We had people who came and testified that they were battling in court an eviction from the year 2000. This was why they couldn’t get housing. I thought, “That’s 19 years ago; this shouldn’t be the case.”
If you want your bills to pass, you have to spend some time in the Senate and create relationships. One of the things I plan to do is try to get more people to buy into it. I’ve learned that there are a lot of landlords who are lawmakers. People said we were protecting bad character and we’re going to create chaos.
I need to sit down with Sen. Kari Dziedzic [(DFL-60), who sponsored the Senate version of the expungement bill] and see who we need to recruit, who we need to talk to, whose office we need to spend time in — I’ll go out to lunch if I have to! — to get support from the Senate.
What were the big things you learned as a new legislator? After years of working as a community activist and organizer, how have you had to adjust your frame of mind or your worldview now that you hold a position of power?
I had an adjustment period that I’m not an activist anymore. I’m an advocate and a policymaker, and I had to leave the activism to the activists. Intent is good, but it’s not enough. You have to worry about how your policies are going to impact people’s lives.
I learned that it’s hard work, and that it’s about relationships. Do you care about this enough to cross the aisle and talk to people with different views? We have a divided government, so it’s give and take. What can you give to the senators and what can you take from them? The DFL caucus didn’t want the provider tax to sunset and we had to give up a lot more than we wanted so we could save the tax and make sure that 1 million people wouldn’t lose health care coverage.
You’re a member of a statewide working group on police use of deadly force. Why is such a group necessary and what do you hope it will accomplish?
There has been a lot of pushback from activist groups saying that they don’t think there are enough community voices in this group, and I’m trying to connect the leaders of this group to the activist groups to be sure we add more community representation.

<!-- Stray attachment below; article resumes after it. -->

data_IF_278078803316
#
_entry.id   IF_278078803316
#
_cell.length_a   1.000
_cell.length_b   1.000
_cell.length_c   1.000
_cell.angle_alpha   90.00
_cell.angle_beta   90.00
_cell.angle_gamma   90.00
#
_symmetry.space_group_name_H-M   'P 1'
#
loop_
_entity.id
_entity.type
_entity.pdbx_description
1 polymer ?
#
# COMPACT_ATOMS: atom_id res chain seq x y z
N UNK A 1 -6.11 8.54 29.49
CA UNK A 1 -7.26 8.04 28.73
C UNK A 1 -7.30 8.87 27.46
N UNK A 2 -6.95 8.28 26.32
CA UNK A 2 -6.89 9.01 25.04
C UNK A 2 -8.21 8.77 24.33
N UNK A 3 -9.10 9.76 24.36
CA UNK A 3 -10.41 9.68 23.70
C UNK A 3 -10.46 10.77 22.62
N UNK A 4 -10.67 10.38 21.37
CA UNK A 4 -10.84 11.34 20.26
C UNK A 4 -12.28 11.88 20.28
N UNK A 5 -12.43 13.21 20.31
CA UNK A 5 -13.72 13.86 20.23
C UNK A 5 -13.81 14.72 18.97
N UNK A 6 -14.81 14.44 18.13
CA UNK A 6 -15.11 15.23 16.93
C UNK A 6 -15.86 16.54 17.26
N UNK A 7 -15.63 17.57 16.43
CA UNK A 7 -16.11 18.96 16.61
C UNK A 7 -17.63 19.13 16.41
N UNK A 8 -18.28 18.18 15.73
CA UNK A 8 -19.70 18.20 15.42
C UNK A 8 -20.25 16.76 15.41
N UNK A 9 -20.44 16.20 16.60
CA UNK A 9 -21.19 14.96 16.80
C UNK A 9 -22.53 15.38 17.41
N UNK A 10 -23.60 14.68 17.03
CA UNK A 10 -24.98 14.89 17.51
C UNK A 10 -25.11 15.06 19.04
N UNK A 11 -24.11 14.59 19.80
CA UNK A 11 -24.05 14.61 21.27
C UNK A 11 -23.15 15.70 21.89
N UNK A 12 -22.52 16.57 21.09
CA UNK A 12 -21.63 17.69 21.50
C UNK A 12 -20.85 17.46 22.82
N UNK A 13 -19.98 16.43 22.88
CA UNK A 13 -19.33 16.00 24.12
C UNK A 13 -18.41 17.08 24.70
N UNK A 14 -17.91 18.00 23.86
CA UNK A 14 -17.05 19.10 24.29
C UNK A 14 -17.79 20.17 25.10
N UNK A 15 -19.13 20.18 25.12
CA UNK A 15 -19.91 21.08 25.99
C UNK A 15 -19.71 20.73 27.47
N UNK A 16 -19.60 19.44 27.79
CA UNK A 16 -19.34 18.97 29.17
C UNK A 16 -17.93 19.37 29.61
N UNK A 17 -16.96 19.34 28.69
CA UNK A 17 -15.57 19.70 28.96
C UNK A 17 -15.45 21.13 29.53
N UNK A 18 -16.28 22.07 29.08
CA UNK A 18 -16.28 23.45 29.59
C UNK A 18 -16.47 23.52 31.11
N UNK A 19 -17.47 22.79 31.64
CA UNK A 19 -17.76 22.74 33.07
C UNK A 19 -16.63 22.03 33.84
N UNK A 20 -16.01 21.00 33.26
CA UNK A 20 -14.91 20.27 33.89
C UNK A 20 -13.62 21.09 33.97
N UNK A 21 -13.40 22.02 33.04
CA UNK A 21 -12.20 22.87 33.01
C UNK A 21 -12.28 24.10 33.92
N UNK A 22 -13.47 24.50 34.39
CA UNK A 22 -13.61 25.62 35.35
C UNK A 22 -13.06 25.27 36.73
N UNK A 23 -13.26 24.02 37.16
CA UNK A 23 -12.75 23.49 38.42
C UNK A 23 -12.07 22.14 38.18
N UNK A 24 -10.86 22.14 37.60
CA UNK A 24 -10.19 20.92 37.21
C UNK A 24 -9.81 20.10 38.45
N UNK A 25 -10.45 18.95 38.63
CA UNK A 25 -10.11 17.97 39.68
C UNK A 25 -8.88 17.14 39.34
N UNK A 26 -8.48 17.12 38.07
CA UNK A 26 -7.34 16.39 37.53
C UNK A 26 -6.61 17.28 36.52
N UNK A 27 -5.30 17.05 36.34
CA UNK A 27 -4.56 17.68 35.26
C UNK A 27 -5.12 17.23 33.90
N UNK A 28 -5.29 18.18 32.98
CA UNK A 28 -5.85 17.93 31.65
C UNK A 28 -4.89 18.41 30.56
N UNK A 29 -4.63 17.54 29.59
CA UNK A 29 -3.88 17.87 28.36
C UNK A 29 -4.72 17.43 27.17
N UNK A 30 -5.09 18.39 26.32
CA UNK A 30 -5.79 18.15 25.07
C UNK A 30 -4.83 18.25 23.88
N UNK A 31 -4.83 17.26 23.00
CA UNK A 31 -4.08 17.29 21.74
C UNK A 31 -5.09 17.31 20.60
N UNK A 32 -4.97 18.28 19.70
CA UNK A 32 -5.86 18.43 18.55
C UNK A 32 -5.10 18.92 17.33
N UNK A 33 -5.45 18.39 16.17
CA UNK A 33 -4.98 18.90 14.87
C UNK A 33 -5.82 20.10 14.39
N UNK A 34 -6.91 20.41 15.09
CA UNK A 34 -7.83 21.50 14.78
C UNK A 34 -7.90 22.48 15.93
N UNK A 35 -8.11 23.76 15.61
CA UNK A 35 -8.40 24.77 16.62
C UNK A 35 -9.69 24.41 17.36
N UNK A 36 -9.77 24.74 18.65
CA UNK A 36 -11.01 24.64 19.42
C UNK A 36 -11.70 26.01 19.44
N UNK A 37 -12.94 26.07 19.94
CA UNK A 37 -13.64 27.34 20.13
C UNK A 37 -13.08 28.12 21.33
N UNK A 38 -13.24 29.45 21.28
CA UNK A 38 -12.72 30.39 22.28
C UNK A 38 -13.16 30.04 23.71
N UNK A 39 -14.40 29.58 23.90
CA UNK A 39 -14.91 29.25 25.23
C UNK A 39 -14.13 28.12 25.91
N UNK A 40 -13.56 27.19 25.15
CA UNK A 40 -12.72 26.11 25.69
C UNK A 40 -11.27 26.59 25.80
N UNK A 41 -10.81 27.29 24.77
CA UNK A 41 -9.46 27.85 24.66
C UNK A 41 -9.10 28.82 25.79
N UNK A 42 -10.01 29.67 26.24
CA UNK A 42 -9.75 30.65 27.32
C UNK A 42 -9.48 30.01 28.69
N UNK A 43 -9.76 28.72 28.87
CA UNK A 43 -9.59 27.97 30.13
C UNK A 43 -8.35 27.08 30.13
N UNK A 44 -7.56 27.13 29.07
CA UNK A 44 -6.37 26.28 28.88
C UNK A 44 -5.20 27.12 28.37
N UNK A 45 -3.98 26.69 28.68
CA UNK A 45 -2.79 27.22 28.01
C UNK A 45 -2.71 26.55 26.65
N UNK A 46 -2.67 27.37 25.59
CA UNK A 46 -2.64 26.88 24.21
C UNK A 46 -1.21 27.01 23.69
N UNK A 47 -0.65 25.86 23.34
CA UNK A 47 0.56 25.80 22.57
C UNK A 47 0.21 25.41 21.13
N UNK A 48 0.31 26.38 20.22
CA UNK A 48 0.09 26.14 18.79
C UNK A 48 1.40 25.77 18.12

One of the reasons I chose to be in the group is that I represent a district where police and community relations are not so great. It’s predominantly communities of color and the indigenous community. Many people won’t even call the police because they don’t believe the police will help or they’re afraid they’ll get shot.
How do we improve those relations and make sure that police-community interactions are positive? How do we bring back the model of community policing, where police aren’t the bad guys but a partner in the community? How can we avoid the next shooting, and what are the steps for how that can be accomplished?
In February, you helped form a United Black Legislative Caucus in an effort to address racial disparities in the Legislature. What specific steps has the caucus taken so far?
I’m going to say not a whole lot.
We’re looking to make sure that we’re addressing child protection issues, that we’re addressing poverty issues, that we’re addressing issues that are specific to the black community. We haven’t met as much as we’d like to. It’s felt like each person is doing their own little thing but not collectively doing something together. But we are very aware of the issues and each one of us is well versed on what the issues of the community are.
On our agenda is the African American Family Preservation Act. Children from the black community are more likely to be placed in foster care or removed from their home than children from any other community. One of the reasons I left my job at Child Protective Services was I told my boss, “We’re walking into these homes with the assumption that black and brown folks are bad parents and white parents are good parents.” That’s the lenses most people are wearing and then you have a checklist that, “Yep, yep, I knew my assumptions were true.”